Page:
The NSW Court of Appeal handed down its decision in Obeid v Lockley  NSWCA 71 last week. In its decision, the Court dismissed an appeal by Eddie Obeid Senior and three of his children and clarified the definition of a public officer in the tort of misfeasance in public office.
What is the tort of misfeasance in public office?
The tort of misfeasance in public office is a legal wrong where in essence, a public officer has misconducted themselves by misusing or abusing powers conferred on them for the purpose of their public duties. It has also been described as where someone holding public office has misconducted themselves by purporting to exercise powers not conferred on them with the intent to injure others or in the knowledge they were acting outside the scope of power.
The key issue in the appeal was whether the respondents, two ICAC investigators, were 'public officers' for the purpose of proving the tort of misfeasance in public office.
The respondents were ICAC staff members who participated in the execution of a search warrant of premises occupied by a company associated with the appellants. The execution of the search warrant was video recorded. Two documents said to be outside the scope of the search warrant were not seized however their contents were recorded on video. One of the documents was tendered in redacted form during an ICAC public inquiry and Moses Obeid was cross-examined on it. The appellants claimed to have suffered harm by reason of the publication of an article in the Sydney Morning Herald following Moses Obeid’s cross-examination.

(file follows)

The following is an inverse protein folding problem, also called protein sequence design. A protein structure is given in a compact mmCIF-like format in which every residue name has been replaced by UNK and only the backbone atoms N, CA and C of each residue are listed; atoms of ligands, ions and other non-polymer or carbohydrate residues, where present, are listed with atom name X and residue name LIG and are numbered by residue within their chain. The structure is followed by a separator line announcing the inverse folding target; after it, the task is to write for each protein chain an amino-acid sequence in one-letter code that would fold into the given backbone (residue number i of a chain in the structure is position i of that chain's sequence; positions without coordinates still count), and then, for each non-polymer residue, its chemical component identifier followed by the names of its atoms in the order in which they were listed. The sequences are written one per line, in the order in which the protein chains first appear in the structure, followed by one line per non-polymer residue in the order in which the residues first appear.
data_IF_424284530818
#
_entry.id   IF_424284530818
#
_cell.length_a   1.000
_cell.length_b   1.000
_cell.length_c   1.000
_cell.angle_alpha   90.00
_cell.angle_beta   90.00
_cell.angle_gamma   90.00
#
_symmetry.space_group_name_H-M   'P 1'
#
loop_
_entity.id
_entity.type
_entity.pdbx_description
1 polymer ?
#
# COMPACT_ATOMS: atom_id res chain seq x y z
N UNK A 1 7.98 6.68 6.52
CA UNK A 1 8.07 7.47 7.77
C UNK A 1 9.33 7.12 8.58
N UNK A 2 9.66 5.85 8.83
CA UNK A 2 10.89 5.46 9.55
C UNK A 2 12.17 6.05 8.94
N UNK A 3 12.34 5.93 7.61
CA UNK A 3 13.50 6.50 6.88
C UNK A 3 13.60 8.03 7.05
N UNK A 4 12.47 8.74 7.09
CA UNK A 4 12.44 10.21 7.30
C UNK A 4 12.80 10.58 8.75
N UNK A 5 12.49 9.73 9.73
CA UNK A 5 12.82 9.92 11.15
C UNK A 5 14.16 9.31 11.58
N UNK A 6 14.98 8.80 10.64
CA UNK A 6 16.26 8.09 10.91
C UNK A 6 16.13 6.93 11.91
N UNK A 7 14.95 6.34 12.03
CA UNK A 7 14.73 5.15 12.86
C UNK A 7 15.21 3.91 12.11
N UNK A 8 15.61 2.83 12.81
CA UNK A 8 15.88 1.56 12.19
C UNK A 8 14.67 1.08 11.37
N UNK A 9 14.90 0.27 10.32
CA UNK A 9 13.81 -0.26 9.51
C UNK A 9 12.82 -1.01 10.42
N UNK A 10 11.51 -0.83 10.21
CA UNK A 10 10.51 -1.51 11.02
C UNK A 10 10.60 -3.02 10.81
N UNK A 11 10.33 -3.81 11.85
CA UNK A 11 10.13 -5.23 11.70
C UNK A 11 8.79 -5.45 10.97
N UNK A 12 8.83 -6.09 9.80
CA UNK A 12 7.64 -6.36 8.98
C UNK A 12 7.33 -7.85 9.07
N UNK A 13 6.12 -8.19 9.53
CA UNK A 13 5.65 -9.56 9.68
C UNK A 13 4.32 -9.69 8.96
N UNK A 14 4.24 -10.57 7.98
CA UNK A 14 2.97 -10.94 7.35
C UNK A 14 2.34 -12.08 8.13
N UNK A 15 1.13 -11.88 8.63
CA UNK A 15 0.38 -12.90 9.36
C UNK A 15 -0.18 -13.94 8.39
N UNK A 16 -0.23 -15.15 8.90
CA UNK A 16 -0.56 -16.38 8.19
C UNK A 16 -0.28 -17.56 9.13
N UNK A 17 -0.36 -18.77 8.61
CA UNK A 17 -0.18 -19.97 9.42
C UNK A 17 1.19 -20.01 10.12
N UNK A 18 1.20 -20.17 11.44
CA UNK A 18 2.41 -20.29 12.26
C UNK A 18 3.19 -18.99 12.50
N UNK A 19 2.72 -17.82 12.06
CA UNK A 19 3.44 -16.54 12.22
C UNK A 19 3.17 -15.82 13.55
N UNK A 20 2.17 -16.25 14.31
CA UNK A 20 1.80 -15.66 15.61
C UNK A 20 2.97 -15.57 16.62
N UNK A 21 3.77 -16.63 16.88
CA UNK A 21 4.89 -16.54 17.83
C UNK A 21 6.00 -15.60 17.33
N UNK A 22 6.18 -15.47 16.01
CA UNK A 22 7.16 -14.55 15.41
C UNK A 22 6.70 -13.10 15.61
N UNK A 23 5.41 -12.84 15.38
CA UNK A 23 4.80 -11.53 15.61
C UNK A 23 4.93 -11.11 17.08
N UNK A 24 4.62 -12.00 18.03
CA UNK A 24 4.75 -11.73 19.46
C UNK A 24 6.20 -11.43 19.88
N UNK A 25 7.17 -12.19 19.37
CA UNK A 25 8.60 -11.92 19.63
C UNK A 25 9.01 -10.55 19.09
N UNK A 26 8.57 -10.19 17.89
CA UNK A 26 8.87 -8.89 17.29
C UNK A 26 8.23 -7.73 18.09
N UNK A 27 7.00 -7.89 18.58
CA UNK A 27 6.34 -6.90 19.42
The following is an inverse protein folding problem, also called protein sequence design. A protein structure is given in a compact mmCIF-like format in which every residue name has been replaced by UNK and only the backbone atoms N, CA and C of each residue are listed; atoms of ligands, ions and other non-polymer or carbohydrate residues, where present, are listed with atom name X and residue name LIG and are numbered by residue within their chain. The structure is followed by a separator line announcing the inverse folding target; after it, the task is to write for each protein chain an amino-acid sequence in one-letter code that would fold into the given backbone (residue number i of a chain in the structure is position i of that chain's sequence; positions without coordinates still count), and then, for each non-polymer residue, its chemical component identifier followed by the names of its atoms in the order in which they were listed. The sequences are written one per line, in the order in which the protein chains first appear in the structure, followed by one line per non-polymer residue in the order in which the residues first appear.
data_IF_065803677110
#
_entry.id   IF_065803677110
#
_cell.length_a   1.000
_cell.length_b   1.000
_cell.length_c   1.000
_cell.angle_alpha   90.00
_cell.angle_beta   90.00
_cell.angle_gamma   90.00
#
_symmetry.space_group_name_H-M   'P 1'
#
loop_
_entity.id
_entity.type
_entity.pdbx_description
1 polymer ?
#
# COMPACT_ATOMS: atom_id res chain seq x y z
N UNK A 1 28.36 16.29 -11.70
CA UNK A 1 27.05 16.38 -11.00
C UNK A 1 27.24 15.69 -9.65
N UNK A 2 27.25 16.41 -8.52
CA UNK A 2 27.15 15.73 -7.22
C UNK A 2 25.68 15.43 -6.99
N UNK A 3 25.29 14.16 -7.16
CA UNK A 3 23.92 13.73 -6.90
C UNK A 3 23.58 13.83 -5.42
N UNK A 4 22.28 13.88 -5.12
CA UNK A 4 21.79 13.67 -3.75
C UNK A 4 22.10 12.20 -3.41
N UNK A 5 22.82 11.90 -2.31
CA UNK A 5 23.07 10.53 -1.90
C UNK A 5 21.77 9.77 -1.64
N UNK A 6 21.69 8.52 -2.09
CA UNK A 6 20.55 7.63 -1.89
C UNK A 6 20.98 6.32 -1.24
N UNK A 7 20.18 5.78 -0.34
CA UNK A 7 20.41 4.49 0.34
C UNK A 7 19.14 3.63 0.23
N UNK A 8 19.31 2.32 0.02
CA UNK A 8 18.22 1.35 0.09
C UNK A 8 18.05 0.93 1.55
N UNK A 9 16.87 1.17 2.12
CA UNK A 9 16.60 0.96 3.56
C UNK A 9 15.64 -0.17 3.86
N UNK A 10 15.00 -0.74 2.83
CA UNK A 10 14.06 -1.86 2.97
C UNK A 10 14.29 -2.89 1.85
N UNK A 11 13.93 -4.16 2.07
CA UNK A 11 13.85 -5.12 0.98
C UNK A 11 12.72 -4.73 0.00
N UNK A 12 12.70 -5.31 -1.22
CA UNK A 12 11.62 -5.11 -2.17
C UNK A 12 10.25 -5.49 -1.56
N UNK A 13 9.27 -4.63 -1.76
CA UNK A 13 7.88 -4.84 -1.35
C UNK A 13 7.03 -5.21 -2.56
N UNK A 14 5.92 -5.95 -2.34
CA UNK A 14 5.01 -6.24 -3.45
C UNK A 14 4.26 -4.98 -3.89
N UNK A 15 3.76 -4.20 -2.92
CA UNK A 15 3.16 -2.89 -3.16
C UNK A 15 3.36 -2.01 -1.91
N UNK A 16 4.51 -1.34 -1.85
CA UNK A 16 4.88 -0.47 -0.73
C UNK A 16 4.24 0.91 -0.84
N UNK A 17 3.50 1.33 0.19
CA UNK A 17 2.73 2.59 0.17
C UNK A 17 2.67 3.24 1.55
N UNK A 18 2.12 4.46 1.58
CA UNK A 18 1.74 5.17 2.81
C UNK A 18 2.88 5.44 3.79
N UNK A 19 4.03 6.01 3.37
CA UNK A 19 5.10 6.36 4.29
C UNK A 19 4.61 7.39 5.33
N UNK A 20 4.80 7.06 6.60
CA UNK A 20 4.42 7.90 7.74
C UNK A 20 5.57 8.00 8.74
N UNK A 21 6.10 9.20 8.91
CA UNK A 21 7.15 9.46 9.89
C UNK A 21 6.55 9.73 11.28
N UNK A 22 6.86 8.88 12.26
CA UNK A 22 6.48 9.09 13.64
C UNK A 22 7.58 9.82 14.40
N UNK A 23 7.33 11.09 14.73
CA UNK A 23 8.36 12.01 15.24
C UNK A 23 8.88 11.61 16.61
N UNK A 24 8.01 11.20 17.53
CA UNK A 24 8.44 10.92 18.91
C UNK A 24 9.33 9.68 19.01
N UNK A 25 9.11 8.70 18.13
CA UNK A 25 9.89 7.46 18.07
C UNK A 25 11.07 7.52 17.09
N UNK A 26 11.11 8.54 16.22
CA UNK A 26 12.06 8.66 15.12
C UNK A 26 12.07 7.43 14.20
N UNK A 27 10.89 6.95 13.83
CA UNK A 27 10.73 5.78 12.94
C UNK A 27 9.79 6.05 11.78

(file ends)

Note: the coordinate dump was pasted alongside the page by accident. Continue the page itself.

It was claimed by the appellants that the respondents lacked power under the warrant to record the two documents on video, that they were aware of or recklessly indifferent to the absence of their power and to a risk that the Obeid parties would suffer loss.
Who is a ‘public officer’?
At first instance, the primary Judge found that the respondents were not public officers for the purposes of the tort of misfeasance because the respondents’ authority to execute the search warrant stemmed from their naming in the warrant itself, not from any position they occupied in ICAC.
The Court of Appeal explored numerous Australian and British authorities on the scope of the definition of ‘public officer’. For instance, the Court said a 'public office' would not include all public employees, particularly those with minimal responsibilities but the tort should not be confined to a particular person appointed to a particular statutory office which expressly confers statutory powers and responsibilities.
While it was not appropriate to express a view on the limits of who is and isn’t a public officer for the purposes of the tort, the Court held a ‘public officer’ includes persons who, by virtue of the position they hold, are entitled to exercise powers in the public interest.
The Court ultimately found that the respondents were ‘public officers’ for the purposes of the tort of misfeasance as the respondents were members of staff of ICAC appointed under s104(1) of the ICAC Act and were designated as holding the position of 'senior investigators' with the powers assigned to that position by the ICAC Act. The Court found that the respondents were acting in this capacity while executing the search warrant and were exercising public power in doing so.
The tort of misfeasance is otherwise not made out
The Court dismissed the appeal on the bases including that:
- that any reputational harm caused to the appellants due to the publication of an article in the Sydney Morning Herald was not reasonably foreseeable to the respondents
- any loss to the appellants was not actually caused by the respondents (for instance, one of the documents was tendered in a public ICAC inquiry)
- the appellants did not prove that the respondents were either aware of or recklessly indifferent to the fact that the appellants were likely to suffer harm.
This is an important decision in the tort of misfeasance in public office and we will provide an update if the decision is appealed in the High Court.